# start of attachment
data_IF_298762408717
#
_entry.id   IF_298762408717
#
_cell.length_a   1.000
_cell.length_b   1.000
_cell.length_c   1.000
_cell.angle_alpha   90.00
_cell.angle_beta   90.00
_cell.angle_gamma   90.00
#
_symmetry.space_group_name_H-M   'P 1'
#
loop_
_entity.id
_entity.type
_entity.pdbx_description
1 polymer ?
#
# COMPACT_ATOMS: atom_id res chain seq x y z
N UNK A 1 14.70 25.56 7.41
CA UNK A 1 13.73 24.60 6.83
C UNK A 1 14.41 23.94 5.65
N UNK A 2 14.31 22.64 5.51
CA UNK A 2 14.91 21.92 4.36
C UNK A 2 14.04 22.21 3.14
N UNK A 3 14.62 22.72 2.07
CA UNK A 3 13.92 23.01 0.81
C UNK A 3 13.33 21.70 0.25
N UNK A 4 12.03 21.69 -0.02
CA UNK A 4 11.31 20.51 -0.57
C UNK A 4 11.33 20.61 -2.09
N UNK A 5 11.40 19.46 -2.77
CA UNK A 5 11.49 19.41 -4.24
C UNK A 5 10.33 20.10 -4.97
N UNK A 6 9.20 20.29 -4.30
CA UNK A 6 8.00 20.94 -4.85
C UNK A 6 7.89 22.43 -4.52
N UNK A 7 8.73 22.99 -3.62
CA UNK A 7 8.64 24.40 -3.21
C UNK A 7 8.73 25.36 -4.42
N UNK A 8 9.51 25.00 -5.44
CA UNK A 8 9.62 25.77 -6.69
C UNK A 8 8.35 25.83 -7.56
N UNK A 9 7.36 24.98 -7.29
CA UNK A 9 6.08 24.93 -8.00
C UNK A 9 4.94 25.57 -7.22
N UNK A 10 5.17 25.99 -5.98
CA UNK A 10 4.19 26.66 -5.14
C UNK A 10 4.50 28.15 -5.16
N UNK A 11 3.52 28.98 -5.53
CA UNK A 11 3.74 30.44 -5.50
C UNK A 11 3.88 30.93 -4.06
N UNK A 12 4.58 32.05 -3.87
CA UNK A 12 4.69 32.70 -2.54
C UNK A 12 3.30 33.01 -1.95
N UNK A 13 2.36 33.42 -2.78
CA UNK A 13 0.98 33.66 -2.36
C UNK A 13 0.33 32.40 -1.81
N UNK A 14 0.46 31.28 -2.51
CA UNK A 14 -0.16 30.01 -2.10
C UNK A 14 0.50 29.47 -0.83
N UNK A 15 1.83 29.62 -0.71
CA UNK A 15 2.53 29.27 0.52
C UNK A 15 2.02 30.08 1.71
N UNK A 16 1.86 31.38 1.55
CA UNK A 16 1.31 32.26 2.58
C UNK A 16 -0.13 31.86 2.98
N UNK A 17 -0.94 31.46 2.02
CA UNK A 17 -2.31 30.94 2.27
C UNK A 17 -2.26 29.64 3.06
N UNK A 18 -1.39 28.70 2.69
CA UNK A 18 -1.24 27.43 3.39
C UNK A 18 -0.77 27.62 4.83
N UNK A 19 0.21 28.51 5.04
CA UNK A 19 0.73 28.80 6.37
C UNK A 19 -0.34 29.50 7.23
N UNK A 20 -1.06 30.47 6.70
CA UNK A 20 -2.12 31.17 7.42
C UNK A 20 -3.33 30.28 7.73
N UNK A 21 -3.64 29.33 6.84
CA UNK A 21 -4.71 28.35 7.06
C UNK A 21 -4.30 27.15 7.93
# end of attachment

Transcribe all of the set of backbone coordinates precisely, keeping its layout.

data_IF_298762408717
#
_entry.id   IF_298762408717
#
_cell.length_a   1.000
_cell.length_b   1.000
_cell.length_c   1.000
_cell.angle_alpha   90.00
_cell.angle_beta   90.00
_cell.angle_gamma   90.00
#
_symmetry.space_group_name_H-M   'P 1'
#
loop_
_entity.id
_entity.type
_entity.pdbx_description
1 polymer ?
#
# COMPACT_ATOMS: atom_id res chain seq x y z
N UNK A 1 14.70 25.56 7.41
CA UNK A 1 13.73 24.60 6.83
C UNK A 1 14.41 23.94 5.65
N UNK A 2 14.31 22.64 5.51
CA UNK A 2 14.91 21.92 4.36
C UNK A 2 14.04 22.21 3.14
N UNK A 3 14.62 22.72 2.07
CA UNK A 3 13.92 23.01 0.81
C UNK A 3 13.33 21.70 0.25
N UNK A 4 12.03 21.69 -0.02
CA UNK A 4 11.31 20.51 -0.57
C UNK A 4 11.33 20.61 -2.09
N UNK A 5 11.40 19.46 -2.77
CA UNK A 5 11.49 19.41 -4.24
C UNK A 5 10.33 20.10 -4.97
N UNK A 6 9.20 20.29 -4.30
CA UNK A 6 8.00 20.94 -4.85
C UNK A 6 7.89 22.43 -4.52
N UNK A 7 8.73 22.99 -3.62
CA UNK A 7 8.64 24.40 -3.21
C UNK A 7 8.73 25.36 -4.42
N UNK A 8 9.51 25.00 -5.44
CA UNK A 8 9.62 25.77 -6.69
C UNK A 8 8.35 25.83 -7.56
N UNK A 9 7.36 24.98 -7.29
CA UNK A 9 6.08 24.93 -8.00
C UNK A 9 4.94 25.57 -7.22
N UNK A 10 5.17 25.99 -5.98
CA UNK A 10 4.19 26.66 -5.14
C UNK A 10 4.50 28.15 -5.16
N UNK A 11 3.52 28.98 -5.53
CA UNK A 11 3.74 30.44 -5.50
C UNK A 11 3.88 30.93 -4.06
N UNK A 12 4.58 32.05 -3.87
CA UNK A 12 4.69 32.70 -2.54
C UNK A 12 3.30 33.01 -1.95
N UNK A 13 2.36 33.42 -2.78
CA UNK A 13 0.98 33.66 -2.36
C UNK A 13 0.33 32.40 -1.81
N UNK A 14 0.46 31.28 -2.51
CA UNK A 14 -0.16 30.01 -2.10
C UNK A 14 0.50 29.47 -0.83
N UNK A 15 1.83 29.62 -0.71
CA UNK A 15 2.53 29.27 0.52
C UNK A 15 2.02 30.08 1.71
N UNK A 16 1.86 31.38 1.55
CA UNK A 16 1.31 32.26 2.58
C UNK A 16 -0.13 31.86 2.98
N UNK A 17 -0.94 31.46 2.02
CA UNK A 17 -2.31 30.94 2.27
C UNK A 17 -2.26 29.64 3.06
N UNK A 18 -1.39 28.70 2.69
CA UNK A 18 -1.24 27.43 3.39
C UNK A 18 -0.77 27.62 4.83
N UNK A 19 0.21 28.51 5.04
CA UNK A 19 0.73 28.80 6.37
C UNK A 19 -0.34 29.50 7.23
N UNK A 20 -1.06 30.47 6.70
CA UNK A 20 -2.12 31.17 7.42
C UNK A 20 -3.33 30.28 7.73
N UNK A 21 -3.64 29.33 6.84
CA UNK A 21 -4.71 28.35 7.06
C UNK A 21 -4.30 27.15 7.93